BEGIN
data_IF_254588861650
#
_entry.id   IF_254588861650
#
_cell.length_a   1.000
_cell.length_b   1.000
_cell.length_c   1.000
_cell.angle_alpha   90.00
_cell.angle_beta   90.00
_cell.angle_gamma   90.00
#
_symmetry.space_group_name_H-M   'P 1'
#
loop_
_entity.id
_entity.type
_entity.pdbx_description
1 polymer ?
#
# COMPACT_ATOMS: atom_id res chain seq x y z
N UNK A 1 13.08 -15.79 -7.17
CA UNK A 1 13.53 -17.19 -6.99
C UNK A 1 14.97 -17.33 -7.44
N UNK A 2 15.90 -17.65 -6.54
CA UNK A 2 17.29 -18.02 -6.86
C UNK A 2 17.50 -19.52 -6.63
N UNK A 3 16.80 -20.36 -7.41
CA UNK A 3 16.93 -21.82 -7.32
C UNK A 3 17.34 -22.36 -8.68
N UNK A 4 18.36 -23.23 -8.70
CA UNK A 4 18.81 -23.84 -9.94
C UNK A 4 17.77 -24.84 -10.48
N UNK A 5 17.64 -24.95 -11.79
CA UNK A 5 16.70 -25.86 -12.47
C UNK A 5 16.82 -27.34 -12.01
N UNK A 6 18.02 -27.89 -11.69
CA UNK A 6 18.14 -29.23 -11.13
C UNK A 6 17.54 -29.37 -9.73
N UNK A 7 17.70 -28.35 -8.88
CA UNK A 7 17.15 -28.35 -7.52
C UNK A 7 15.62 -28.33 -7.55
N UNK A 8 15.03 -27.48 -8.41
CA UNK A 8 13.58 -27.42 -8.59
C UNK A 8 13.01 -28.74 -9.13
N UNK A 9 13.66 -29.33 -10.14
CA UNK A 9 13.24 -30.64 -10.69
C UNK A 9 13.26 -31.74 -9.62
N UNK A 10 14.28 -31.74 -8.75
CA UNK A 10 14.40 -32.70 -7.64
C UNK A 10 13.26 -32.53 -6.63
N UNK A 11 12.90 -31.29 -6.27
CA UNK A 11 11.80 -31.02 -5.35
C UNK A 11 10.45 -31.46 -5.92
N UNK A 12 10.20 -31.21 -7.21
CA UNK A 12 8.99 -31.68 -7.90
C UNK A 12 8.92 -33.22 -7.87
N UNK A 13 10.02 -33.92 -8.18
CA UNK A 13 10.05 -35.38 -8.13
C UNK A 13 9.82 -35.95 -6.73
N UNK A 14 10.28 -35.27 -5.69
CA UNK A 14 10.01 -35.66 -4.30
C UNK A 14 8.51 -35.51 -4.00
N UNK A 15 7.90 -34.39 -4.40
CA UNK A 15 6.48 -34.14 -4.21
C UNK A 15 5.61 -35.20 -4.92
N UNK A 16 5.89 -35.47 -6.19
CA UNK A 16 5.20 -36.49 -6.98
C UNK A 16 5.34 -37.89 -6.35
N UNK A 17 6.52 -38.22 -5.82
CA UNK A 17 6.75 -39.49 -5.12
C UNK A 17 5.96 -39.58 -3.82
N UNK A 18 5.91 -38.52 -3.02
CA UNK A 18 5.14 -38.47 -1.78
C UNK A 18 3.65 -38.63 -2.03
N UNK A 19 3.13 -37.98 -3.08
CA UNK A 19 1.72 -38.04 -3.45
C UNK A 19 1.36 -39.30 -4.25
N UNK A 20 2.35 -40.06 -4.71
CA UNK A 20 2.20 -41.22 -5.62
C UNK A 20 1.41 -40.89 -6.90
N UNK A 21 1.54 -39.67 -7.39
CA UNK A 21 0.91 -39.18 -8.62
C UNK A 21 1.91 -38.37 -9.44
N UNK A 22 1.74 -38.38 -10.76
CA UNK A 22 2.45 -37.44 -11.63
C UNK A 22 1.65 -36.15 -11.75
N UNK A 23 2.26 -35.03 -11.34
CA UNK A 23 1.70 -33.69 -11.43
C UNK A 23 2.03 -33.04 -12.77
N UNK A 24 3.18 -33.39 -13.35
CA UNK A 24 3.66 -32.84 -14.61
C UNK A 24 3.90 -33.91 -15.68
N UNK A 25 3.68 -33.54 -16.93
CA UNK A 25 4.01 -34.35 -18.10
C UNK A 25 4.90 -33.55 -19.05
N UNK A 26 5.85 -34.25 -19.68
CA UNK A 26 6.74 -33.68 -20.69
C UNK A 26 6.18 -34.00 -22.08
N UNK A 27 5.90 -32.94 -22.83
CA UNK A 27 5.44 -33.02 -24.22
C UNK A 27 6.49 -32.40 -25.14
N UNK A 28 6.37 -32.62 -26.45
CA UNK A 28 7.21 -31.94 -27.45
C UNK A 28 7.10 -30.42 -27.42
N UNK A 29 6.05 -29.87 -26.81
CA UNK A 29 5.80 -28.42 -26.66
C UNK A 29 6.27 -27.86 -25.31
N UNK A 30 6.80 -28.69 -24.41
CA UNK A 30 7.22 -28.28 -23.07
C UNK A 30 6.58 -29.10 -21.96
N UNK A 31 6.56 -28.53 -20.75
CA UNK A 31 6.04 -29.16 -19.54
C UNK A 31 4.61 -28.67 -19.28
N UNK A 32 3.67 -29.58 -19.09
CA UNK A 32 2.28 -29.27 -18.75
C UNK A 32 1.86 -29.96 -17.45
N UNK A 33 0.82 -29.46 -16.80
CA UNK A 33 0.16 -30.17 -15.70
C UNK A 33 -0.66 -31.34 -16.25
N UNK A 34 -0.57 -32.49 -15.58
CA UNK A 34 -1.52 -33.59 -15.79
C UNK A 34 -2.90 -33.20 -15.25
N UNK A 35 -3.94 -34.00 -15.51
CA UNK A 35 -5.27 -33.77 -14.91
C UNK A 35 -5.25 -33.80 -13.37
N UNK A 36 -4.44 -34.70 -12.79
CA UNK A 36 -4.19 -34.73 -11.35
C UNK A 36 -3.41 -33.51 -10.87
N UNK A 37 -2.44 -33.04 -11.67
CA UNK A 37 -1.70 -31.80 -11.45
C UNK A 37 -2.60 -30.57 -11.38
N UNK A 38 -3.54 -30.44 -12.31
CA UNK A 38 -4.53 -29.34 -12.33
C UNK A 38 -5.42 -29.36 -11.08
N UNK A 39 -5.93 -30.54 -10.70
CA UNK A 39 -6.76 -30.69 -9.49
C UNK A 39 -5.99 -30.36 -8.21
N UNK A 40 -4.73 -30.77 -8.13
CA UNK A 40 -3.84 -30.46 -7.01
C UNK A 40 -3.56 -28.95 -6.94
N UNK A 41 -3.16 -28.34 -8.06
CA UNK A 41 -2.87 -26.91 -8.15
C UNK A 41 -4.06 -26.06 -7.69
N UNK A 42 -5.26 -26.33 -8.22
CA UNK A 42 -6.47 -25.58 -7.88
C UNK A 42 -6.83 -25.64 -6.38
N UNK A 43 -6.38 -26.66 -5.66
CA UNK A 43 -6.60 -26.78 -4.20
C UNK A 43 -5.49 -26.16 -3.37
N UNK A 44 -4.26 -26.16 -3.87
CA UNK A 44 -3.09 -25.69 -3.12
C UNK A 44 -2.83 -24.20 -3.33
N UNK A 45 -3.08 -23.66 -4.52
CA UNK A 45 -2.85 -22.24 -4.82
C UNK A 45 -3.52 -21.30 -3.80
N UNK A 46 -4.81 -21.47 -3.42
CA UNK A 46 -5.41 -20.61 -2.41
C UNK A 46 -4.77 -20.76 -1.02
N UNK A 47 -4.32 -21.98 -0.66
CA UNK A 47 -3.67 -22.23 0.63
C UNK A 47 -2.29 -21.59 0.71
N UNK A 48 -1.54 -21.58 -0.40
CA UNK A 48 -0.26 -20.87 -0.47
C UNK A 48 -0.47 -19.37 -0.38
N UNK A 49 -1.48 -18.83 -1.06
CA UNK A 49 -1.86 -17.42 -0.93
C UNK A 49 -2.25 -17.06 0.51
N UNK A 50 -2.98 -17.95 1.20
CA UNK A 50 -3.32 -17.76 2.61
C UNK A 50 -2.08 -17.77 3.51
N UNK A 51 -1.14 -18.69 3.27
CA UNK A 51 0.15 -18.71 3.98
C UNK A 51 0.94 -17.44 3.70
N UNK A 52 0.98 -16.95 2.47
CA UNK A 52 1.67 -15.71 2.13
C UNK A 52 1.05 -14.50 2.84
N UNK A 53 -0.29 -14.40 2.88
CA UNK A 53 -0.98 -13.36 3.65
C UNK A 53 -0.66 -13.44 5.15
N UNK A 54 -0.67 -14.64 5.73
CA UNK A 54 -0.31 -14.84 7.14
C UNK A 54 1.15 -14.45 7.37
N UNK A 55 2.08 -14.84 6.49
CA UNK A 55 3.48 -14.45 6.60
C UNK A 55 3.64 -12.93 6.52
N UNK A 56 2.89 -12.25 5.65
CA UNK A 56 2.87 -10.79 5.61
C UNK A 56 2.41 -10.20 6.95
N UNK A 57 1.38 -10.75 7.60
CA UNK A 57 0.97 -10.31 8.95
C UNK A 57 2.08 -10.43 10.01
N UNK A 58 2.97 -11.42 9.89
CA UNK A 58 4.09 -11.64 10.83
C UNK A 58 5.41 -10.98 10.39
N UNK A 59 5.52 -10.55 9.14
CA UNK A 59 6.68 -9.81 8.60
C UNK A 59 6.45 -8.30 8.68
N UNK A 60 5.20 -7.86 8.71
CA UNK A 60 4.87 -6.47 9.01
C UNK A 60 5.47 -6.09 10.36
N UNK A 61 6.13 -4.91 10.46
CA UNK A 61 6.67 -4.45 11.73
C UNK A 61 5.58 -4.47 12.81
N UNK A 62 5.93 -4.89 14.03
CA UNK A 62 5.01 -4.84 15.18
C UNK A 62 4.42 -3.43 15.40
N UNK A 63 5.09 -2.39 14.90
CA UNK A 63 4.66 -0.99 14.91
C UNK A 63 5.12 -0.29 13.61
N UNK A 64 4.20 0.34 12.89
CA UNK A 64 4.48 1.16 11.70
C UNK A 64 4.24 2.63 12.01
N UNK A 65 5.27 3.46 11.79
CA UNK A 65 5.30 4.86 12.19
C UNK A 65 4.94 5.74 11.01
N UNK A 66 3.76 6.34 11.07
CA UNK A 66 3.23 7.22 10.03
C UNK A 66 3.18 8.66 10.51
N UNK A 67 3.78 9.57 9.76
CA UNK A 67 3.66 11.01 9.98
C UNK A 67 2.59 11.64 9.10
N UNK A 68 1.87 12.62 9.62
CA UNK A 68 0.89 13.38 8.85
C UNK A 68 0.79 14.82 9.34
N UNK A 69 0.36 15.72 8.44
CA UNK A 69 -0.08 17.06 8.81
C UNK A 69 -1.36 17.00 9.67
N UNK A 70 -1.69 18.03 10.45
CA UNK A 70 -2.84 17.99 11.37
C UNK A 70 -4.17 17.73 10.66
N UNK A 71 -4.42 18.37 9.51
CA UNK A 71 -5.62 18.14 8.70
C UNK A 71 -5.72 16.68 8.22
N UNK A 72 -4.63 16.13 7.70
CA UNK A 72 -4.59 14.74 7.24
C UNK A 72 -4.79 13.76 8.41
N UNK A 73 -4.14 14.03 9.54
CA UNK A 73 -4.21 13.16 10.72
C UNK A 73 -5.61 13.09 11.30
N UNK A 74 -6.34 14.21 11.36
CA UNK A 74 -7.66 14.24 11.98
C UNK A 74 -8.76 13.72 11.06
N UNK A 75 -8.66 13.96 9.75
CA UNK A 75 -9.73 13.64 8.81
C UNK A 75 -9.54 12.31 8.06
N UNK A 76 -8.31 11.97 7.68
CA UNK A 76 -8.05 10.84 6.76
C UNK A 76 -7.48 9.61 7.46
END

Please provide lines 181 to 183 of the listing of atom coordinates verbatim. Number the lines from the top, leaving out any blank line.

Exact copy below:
CA UNK A 54 -0.31 -14.84 7.14
C UNK A 54 1.15 -14.45 7.37
N UNK A 55 2.08 -14.84 6.49